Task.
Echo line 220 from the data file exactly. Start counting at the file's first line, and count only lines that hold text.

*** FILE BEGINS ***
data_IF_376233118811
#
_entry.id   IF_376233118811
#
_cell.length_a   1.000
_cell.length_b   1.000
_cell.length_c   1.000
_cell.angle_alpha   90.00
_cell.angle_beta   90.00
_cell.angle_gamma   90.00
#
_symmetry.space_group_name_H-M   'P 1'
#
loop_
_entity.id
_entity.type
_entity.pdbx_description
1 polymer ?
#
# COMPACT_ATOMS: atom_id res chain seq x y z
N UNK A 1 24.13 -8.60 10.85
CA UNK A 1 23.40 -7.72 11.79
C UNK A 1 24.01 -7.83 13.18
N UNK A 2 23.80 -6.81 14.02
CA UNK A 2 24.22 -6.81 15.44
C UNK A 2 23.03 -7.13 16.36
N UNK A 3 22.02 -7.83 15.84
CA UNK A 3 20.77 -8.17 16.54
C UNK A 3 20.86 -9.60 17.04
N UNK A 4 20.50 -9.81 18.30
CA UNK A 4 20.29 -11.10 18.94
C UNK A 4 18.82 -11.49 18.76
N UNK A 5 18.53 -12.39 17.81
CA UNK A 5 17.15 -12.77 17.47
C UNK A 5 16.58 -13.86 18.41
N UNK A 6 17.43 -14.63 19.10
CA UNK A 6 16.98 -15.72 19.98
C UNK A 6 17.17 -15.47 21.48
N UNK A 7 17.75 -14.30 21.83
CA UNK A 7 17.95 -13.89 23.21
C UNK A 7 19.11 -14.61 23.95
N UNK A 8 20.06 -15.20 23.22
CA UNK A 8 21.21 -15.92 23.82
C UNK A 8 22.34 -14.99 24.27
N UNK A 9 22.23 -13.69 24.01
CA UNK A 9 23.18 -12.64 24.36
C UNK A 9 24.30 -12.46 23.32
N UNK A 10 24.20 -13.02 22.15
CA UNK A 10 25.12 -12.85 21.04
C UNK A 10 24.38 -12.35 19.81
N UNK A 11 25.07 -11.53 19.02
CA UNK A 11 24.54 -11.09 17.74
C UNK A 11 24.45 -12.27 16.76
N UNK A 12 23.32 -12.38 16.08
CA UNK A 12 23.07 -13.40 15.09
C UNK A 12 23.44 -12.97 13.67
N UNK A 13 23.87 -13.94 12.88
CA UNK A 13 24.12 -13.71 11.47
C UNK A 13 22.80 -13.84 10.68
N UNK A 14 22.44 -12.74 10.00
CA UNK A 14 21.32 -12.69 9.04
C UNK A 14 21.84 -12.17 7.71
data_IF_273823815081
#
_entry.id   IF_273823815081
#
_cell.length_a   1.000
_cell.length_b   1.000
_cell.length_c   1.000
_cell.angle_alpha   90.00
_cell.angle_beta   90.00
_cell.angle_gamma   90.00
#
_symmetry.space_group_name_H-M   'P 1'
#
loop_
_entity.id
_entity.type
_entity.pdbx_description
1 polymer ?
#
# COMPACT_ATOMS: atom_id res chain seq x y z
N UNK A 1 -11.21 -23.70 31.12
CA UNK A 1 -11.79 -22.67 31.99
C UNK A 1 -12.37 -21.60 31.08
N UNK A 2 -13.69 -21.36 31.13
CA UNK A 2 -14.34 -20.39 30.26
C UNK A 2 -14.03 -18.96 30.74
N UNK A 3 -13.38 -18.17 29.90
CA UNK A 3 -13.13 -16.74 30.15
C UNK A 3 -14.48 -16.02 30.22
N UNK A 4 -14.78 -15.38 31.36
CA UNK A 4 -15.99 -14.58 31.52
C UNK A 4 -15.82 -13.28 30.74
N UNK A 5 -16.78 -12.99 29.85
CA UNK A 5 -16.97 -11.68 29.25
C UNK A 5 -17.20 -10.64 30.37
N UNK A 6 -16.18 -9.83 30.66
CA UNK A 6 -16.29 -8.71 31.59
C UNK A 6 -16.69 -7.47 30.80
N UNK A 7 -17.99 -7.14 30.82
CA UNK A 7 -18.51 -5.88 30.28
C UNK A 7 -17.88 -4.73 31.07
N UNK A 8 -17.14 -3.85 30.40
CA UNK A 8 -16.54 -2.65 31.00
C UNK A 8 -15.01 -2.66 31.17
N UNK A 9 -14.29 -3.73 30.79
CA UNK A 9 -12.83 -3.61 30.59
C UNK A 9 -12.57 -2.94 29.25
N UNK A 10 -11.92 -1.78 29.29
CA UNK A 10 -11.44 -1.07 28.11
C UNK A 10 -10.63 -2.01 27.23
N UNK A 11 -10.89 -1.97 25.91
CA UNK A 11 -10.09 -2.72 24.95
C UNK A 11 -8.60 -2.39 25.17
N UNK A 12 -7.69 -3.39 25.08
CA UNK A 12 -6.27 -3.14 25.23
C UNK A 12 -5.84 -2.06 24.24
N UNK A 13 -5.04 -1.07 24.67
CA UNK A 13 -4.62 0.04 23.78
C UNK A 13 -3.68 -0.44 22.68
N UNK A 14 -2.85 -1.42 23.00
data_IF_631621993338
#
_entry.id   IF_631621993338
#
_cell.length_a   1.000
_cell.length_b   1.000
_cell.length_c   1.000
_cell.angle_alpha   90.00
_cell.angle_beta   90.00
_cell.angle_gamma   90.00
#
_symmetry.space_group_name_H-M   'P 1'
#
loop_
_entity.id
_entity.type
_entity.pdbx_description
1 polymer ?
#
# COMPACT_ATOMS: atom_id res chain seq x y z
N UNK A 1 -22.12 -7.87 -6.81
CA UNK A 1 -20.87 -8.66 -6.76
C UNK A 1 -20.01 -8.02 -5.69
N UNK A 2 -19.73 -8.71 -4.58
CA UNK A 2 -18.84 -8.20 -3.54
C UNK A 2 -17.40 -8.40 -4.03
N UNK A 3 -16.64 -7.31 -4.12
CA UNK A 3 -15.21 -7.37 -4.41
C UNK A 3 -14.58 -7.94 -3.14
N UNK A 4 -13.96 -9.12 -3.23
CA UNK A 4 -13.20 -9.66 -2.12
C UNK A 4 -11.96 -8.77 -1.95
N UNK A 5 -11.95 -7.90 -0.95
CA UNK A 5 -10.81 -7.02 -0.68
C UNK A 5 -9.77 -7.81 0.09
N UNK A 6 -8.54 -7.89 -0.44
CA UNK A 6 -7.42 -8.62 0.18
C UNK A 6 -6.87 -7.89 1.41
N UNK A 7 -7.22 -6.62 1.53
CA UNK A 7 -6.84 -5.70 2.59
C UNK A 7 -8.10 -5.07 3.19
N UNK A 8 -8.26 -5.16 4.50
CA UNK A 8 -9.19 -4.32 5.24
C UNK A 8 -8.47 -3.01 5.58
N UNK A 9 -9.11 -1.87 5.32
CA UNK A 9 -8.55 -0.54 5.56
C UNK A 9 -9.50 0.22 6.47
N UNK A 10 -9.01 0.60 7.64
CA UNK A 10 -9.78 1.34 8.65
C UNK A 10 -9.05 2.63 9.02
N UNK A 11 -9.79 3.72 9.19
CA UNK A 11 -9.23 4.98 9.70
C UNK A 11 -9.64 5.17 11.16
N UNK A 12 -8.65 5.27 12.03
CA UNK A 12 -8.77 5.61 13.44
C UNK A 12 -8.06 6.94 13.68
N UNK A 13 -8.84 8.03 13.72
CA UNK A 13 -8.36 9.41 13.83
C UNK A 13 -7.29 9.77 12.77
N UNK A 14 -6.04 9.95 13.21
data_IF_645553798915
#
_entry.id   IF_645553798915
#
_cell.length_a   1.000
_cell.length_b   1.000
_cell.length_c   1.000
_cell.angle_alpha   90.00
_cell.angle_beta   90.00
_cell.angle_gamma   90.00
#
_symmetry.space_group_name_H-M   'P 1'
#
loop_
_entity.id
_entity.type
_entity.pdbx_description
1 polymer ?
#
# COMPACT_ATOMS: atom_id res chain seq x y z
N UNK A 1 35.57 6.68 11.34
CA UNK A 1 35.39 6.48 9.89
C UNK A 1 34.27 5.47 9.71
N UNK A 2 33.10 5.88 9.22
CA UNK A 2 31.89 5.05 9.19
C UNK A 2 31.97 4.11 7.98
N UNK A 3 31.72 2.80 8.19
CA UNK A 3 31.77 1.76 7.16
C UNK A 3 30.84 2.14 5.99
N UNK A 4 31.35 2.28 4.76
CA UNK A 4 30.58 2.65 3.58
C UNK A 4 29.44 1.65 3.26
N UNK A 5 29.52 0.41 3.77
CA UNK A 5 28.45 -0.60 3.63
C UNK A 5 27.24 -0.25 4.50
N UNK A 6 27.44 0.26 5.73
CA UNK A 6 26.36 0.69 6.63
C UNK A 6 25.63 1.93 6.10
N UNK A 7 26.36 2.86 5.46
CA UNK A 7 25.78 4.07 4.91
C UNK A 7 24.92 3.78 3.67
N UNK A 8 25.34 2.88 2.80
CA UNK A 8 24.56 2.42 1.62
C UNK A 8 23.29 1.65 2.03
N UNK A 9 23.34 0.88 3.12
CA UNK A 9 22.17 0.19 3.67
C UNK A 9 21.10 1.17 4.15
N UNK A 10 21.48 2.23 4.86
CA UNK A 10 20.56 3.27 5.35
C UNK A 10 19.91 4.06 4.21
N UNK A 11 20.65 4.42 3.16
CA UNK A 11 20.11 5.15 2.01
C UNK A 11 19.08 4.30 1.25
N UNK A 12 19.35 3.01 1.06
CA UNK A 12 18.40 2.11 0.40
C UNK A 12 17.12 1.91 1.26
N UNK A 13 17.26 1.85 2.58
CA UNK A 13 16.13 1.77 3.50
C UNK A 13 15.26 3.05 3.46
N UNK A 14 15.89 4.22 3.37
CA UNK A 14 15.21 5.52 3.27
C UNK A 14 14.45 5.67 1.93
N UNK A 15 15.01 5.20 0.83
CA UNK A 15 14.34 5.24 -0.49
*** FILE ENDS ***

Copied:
C UNK A 6 25.63 1.93 6.10